The misleading metrics of microcredit
Microcredit, often viewed as vital for low-income groups, is experiencing financial and social sustainability problems. Is the preference for and dominance of financial metrics over social metrics eroding instead of underpinning the sustainability of the industry?
Microcredit – the distribution of small loans to low-income sections of society — is one of the more fashionable tools to appear on the international development scene in recent years. It featured in the G8 summit, Toronto 2004; and 2005 was even the ‘Year of Microcredit’.
But microcredit is currently in the news for all the wrong reasons. Muhammad Yunus, Nobel Peace Prize winner and founder of Grameen Bank, is alleged to have made unauthorised transfers of donor funds. In Andhra Pradesh, India, borrowers are refusing to repay their loans; others are reportedly committing suicide due to an inability to repay; while microfinance institutions (MFIs) are being accused of unethical practices.
Although existing blogs cover these and other controversies, this blog attempts to highlight how some performance metrics — used to measure the ‘health’ of the industry — achieve little in the way of transparency, concealing social and financial issues to the detriment of sustainable development and sustainable markets. An example of this is the much publicised ‘repayment rate’ indicator — typically defined as repayments made against the amount owed.
Do high repayment rates equal successful markets?
Frequently one hears of microcredit repayment rates of 95 per cent, easily surpassing those found in traditional credit markets. Poverty reduction is often assumed to occur as a result of access to microcredit services, with clients using credit for microenterprises and making sufficient returns to pay loans back. High repayment rates are taken to indicate reduced poverty, with these repayment rates being fundamental to the success of microfinance. What’s more, since profit is generated by the MFI on the loan, this is presumed to indicate a financially if not socially sustainable market.
This indicator is, however, misleading; not least because clients are proven to frequently use credit to buy medicine, food or other essential purchases rather than to create or invest in microenterprises. Although not necessarily bad, the fact that credit isn’t always used for income generation leads to the possibility of debt accumulation. Alarmingly, clients are known to use repeat loans or loans from other MFIs to pay off existing loans, creating a downward spiral of ever-increasing debt. This future risk is not captured by the repayment rate, creating a false impression of financial sustainability. Perhaps the signs were always there; a 2003 Microbanking Bulletin study found that only 66 out of 124 MFIs were financially sustainable.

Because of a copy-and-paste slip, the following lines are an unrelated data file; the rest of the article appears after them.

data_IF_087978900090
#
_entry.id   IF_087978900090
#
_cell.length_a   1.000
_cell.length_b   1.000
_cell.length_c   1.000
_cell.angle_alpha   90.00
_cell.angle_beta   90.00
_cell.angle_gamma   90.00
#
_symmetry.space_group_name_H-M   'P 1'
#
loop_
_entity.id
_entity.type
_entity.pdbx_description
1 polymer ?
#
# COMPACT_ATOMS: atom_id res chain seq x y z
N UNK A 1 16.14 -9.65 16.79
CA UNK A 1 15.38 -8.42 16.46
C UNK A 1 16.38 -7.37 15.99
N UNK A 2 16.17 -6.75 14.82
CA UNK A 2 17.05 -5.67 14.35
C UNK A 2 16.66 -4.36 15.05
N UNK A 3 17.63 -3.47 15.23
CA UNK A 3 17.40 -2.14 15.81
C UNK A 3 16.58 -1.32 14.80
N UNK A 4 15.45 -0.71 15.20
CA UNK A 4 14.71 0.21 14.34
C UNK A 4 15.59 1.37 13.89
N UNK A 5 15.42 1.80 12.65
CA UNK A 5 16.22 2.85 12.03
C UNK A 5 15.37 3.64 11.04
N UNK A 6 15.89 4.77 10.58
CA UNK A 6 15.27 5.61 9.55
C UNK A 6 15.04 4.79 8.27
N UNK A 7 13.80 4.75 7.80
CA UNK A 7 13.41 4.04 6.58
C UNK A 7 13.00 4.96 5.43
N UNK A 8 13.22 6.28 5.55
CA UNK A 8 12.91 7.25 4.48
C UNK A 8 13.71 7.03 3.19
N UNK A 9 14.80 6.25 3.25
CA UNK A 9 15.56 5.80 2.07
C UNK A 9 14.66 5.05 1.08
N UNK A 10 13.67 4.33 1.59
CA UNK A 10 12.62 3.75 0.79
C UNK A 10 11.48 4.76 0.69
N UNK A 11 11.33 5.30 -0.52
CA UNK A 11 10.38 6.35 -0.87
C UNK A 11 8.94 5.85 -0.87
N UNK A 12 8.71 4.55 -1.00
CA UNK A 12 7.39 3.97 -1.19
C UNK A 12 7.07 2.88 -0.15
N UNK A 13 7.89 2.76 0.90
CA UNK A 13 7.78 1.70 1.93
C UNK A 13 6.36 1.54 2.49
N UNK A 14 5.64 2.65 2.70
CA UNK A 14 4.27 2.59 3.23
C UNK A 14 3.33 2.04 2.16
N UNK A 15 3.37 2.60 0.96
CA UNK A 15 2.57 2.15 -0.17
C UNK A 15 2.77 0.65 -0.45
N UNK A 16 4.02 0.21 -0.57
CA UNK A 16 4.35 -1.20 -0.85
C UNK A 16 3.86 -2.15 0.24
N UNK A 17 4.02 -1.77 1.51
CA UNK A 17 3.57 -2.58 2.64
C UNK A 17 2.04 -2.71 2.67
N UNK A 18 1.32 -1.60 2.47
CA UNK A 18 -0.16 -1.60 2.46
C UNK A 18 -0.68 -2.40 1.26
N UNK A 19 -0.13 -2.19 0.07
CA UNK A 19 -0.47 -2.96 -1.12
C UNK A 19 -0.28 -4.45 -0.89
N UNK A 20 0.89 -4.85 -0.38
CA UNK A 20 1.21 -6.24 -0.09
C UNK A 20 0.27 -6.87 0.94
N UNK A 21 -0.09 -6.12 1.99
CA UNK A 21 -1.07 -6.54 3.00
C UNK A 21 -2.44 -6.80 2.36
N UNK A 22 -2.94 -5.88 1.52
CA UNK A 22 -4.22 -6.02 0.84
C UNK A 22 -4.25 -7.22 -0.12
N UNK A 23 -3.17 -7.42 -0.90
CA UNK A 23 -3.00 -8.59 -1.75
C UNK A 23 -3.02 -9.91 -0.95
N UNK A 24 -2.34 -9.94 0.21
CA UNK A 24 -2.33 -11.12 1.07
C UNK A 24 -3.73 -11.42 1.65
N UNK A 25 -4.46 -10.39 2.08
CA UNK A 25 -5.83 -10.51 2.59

When ‘sustainability’ is expanded to include social issues, we find even more striking issues being hidden. Some households in Bolivia have been diverting food budgets to meet repayments. Some clients in India have been forced to repay loans under duress via the selling or seizure of personal possessions, the threat of or actual imprisonment, the forced signing of blank cheques or public shaming, and some women have resorted to prostitution in order to repay debts. Pressure is applied either by group members, credit officers, police or ‘hired hands’. The inability to repay and live with the consequences of default has contributed to growing suicide rates.
Why a focus on financial/institutional metrics?
The beginnings of the modern microfinance sector was beset with financial unsustainability, with 1960s and 1970s state-run rural credit programmes suffering from high default rates. Today the major MFIs are run commercially, with institutional success determined by movements towards financial self-sufficiency. This in turn necessitates financial metrics.
In fact of all the metrics listed on mixmarket.org — the main resource for MFI data — none directly, if at all, indicate social performance or attempt to measure impacts on poverty. Similarly, although most MFIs in India produce annual reports in addition to financial reports, few, if any, produce sustainability reports, which would focus solely on documenting their social and environmental impact. This is at the very least strange for an industry that frequently promotes its mission as poverty reduction.
The welfarist school of microfinance places greater emphasis on poverty alleviation, arguing the need to measure institutional performance by recording impacts in terms of changes in borrower welfare. Production of sustainability reports, whether voluntary or mandatory, might be able to achieve this and redress the balance in microfinance performance evaluation.
Sustainability reporting is not offered as a panacea for the issues raised, but the act of reporting should improve transparency – seen as a vital ingredient for empowerment, accountability and good governance – of the microcredit industry, and contribute to improved sustainable development outcomes and markets.